When you exercise, your body needs some recovery time. An increase in size, strength, power and performance is often attributed to growth in lean muscle mass. But what exactly is growth, and why does it happen?
Muscles grow when they are subjected to an external resistance. That resistance causes incredibly small tears within the muscle fibers, commonly known as micro-tears.
When these micro-tears are healed the muscle becomes slightly larger, and as you can imagine it would take hundreds if not thousands of these healing cycles to create a marked difference that can actually be seen.
Certain muscle groups take far longer to heal than others (an example is the lower back), and the healing ability of people varies greatly. The reason behind differing recovery rates between people is largely determined by their current lifestyle (which includes current health, level of fitness/conditioning, stress levels, nutrition, quality and duration of sleep).
In essence, growth’s limiting factor is directly related to one’s ability to regenerate. The faster you heal, the sooner you can provide the stimulus for growth. Again, in simpler terms – the shorter your recovery cycle the sooner you can train again.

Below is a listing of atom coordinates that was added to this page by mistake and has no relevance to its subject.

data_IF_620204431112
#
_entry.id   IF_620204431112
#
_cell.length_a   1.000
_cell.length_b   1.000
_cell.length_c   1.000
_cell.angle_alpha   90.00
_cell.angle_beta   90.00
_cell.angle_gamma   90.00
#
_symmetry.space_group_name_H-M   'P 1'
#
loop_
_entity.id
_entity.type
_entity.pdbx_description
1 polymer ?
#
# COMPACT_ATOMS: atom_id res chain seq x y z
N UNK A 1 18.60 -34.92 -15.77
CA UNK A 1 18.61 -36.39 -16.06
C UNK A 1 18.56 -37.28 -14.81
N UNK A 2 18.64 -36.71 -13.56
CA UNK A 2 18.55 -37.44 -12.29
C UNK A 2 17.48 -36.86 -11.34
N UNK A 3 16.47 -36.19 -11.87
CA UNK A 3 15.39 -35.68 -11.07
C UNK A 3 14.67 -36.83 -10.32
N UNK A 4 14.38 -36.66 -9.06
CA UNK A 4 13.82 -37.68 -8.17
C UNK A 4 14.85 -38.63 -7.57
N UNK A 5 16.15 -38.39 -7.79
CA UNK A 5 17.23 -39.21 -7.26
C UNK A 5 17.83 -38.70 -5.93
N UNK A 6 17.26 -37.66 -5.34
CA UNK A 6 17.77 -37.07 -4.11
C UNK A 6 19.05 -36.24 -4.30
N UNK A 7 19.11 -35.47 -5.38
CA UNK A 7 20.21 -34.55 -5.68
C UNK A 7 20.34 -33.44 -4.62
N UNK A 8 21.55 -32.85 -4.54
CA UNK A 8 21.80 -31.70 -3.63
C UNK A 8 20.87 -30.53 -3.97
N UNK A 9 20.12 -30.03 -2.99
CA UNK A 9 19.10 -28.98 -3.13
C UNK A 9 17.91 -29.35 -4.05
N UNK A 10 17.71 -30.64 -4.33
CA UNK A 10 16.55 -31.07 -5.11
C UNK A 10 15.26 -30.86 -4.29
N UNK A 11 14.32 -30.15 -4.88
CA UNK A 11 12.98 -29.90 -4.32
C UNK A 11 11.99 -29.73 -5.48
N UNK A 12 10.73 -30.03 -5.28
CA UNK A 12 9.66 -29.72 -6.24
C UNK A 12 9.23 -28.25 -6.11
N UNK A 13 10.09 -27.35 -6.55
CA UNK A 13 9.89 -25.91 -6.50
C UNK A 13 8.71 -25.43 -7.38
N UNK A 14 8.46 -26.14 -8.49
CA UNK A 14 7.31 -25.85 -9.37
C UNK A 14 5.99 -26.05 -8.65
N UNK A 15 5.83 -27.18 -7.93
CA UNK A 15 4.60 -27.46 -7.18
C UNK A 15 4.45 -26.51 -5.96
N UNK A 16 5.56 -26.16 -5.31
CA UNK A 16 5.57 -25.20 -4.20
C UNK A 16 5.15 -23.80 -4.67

With so much emphasis of recovery, how on earth can you improve yours?
4 Ways To Improve Your Recovery After Exercise:
This is the best place to start and relatively easy to alter. Drink more water – hydration is key to health and toxin removal. Increase antioxidant intake – great for immune system and healing in general. Eat clean – A balanced diet is a major contributing factor to healing, after all it provides the building blocks that are essential to recovery. If you don’t know what to eat, seek the advice of a qualified dietitian.
The current level of fitness and conditioning of an individual greatly impacts their recovery rate. For instance an individual whose body is adapted for a particular form of training will recover quicker.
Light cardio and light stretching flushes the tender muscle groups with nutrient rich blood accelerating the healing process. As well as training of any sort moves the lymph further assisting toxin removal.
Often manifests itself chemically in the form of cortisol, which by nature is a catabolic hormone which means to ‘break down’ molecules for energy. This hormone complex is responsible for waking you up, burning fat and yes it can burn muscle. Stress causes an abundance of this chemical complex which can negatively influence your sleeping pattern and muscle growth over time.
Solution: Meditation, working out, reading for pleasure, playful activities and yoga are great for combating stress.
Your greatest healing phase of the entire day, make sure you prioritize going to bed early and creating a quality experience that leaves you refreshed!
Follow the link for more fitness advice from personal trainer Tyrone Wessels.